Thank goodness: Conversation starters for family gatherings this season


Joseph Gonzalez via

During the holiday season, be sure to use these conversation starters to add some depth to family discussions.

Clara Kasik, Elizabeth Creed, and Kylie Moffatt

Every Thanksgiving, countless families gather to eat and catch up on their busy lives. But we’ve all been there when an awkward silence falls upon the dinner table. The Lasso Features Section decided to pool together conversation starters for when the talking gets a little dry.

For your grandparents:

“What kind of games have you been playing lately?”

“I need a book to read, do you have any recommendations?”

“What is one Thanksgiving you remember really well?”

“What was it like back in the day?”

For your aunts and uncles:

“Do you have any embarrassing stories about my mom/dad?”

“What trips did you go on this past year?”

“What football team are you rooting for this year?”

For your cousins:

“What shows have you been watching on Netflix? 

“What do you want for Christmas?”

“What extracurriculars have you been doing this year?

“How’s school? Anything cool happen? What’s your least favorite class?”

For the family you didn’t know existed:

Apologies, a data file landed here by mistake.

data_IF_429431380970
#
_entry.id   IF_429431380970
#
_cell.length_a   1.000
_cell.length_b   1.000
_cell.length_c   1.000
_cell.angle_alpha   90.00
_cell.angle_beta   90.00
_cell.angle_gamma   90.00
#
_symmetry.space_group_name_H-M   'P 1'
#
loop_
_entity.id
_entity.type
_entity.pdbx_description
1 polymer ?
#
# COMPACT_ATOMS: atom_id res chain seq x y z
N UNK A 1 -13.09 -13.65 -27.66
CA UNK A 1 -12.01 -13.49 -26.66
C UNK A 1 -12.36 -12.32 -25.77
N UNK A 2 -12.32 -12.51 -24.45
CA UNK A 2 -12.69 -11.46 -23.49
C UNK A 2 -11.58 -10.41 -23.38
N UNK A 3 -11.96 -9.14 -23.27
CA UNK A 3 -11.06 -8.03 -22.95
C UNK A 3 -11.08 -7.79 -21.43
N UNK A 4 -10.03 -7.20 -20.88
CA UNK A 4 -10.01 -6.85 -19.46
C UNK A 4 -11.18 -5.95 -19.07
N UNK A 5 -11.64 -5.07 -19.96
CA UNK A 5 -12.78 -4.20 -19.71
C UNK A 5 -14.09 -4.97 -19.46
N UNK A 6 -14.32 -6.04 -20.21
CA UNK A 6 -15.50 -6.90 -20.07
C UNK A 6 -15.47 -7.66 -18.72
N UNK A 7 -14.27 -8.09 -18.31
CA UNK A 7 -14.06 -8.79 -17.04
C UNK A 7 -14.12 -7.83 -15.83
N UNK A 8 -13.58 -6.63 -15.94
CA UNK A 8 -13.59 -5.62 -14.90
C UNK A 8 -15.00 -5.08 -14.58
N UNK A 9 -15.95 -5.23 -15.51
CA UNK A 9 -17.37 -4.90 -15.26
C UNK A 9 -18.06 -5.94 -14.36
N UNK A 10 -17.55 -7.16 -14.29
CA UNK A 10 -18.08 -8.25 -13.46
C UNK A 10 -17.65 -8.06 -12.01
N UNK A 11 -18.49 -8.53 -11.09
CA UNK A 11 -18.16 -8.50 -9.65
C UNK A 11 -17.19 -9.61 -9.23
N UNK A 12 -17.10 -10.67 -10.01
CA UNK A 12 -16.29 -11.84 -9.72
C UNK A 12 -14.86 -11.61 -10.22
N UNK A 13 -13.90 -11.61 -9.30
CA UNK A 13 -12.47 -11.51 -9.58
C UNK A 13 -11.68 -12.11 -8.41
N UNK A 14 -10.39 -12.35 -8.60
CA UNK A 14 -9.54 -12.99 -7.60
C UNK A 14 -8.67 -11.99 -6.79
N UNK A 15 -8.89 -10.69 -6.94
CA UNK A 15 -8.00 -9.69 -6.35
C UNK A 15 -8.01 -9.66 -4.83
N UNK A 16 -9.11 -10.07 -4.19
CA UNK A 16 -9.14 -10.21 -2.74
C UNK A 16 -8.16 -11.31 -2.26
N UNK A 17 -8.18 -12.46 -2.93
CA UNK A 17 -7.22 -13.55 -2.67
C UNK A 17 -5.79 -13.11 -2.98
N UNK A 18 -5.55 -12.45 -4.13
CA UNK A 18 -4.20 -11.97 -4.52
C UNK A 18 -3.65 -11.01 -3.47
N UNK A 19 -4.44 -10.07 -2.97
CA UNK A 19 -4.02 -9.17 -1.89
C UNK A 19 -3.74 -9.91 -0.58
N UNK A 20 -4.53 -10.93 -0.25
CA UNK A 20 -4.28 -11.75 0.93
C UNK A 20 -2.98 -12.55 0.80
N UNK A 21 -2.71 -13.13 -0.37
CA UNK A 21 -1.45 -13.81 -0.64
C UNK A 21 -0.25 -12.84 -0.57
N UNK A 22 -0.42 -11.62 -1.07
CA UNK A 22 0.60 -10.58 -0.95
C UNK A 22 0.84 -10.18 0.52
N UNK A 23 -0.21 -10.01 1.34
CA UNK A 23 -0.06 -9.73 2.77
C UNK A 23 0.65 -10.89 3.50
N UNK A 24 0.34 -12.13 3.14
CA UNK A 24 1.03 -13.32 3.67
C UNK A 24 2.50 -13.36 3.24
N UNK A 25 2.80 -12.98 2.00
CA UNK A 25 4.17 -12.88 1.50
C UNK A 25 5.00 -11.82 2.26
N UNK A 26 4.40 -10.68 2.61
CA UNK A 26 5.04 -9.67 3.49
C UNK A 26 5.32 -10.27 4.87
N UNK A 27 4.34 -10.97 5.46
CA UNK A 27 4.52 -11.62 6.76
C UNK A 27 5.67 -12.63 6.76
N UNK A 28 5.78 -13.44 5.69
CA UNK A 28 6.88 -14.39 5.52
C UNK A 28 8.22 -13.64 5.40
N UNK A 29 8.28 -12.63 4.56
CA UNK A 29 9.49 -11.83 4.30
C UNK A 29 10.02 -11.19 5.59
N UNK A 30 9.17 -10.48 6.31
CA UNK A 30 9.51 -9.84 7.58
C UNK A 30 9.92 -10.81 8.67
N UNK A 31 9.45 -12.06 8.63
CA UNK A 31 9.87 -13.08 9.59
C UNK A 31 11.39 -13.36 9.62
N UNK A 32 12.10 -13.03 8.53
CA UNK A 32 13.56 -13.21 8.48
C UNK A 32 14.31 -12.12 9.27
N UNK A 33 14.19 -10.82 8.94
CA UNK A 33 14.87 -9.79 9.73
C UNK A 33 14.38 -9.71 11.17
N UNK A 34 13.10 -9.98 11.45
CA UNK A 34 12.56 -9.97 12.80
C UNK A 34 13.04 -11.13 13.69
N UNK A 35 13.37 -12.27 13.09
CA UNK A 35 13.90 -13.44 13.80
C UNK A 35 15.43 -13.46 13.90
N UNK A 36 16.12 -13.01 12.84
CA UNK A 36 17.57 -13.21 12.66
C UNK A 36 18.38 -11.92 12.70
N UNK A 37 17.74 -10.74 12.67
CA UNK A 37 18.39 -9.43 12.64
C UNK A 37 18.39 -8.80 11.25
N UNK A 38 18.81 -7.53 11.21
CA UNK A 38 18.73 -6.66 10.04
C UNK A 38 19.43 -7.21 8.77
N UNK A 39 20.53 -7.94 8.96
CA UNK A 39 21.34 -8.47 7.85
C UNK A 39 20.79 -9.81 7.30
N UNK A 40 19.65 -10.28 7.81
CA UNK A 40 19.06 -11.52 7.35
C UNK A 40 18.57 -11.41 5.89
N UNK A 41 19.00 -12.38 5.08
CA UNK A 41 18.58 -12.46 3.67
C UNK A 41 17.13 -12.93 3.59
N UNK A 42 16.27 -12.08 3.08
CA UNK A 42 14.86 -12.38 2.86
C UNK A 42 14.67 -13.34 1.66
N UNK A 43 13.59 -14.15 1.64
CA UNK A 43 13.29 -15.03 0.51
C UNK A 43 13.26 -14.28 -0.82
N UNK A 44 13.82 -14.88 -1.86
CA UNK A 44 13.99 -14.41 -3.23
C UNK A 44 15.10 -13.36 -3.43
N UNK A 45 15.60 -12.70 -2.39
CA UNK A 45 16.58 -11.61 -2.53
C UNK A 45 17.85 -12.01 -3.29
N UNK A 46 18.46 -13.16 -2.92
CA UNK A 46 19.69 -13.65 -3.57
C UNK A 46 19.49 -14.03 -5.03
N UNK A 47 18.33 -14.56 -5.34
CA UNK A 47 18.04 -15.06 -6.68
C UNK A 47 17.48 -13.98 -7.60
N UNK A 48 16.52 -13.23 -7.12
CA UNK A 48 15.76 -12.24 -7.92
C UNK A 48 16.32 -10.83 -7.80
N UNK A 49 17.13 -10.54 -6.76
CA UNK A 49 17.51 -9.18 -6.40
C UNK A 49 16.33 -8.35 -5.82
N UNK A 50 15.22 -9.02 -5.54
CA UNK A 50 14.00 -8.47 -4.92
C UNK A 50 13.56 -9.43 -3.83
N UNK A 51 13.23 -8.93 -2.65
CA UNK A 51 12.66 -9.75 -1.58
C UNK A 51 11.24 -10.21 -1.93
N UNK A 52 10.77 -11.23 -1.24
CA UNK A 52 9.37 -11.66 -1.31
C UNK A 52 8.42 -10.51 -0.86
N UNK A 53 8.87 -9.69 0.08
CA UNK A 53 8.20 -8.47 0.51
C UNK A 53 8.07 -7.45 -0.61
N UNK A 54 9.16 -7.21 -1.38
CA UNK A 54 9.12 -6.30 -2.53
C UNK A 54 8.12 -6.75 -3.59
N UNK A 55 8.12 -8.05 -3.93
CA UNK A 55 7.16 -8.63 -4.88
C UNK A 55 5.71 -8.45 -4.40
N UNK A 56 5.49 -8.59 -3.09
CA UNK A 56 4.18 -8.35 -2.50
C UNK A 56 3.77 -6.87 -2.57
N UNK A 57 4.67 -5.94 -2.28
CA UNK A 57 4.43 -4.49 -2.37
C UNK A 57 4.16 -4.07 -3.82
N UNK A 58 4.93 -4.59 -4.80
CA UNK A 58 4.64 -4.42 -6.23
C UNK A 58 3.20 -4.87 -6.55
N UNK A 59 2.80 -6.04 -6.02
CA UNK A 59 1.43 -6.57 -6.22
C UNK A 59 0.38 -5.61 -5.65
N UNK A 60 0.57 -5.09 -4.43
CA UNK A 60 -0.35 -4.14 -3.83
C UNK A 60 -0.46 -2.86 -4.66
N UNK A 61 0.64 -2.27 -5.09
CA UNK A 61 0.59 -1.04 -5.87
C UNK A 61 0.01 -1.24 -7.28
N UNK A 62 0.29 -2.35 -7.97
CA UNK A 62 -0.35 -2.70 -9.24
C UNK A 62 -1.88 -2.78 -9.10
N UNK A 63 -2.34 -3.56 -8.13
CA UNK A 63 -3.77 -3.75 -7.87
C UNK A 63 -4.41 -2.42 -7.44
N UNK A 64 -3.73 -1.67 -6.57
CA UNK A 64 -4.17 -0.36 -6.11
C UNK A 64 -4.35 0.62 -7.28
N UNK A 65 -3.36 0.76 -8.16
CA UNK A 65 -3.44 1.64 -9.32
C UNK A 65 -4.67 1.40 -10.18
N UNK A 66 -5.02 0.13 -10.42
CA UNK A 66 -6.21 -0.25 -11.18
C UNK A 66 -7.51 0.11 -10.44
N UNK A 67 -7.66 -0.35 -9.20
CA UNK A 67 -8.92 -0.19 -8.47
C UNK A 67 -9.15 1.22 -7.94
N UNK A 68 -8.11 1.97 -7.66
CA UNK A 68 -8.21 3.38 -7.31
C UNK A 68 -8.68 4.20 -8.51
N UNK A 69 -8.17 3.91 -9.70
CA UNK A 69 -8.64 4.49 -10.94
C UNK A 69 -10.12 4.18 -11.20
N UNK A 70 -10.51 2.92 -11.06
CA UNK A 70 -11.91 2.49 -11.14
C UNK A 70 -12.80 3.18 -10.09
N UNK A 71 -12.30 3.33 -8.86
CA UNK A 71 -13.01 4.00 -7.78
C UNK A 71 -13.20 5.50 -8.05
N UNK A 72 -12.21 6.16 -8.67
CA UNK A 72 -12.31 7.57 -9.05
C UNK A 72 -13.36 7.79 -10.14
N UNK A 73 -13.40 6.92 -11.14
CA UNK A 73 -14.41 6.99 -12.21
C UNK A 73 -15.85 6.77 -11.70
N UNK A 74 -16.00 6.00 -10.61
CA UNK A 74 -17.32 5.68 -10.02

“I’m excited to get to know you! What are your favorite hobbies?”

“What’s your connection to me and how are we related?”

“What dessert are you most looking forward to?”


While the sentence starters above may be more appropriate for your family gatherings, these next sentence starters will be sure to get the conversations flowing. 

For your grandparents:
“How do you feel about Joe Biden?”

“How much longer do I have to wait for my inheritance?”
“What are your thoughts on climate change?”

“Which one of your children is the biggest disappointment?”

For your aunts and uncles:

“Do you think there should be a vaccine mandate?”

“Why are your parenting styles so incredibly awful?”

“Rank your siblings?”

For your cousins:

“How does it feel being Grandma’s least favorite grandchild?”

“Who do you think will be next to bite the dust?”

“Do you think Grandma should stop being vegan?”

“How do you survive living with your awful parents?”

For the family you didn’t know existed:

“How uncomfortable do you feel right now?”

“When was the last time you felt extremely excluded from a gathering?”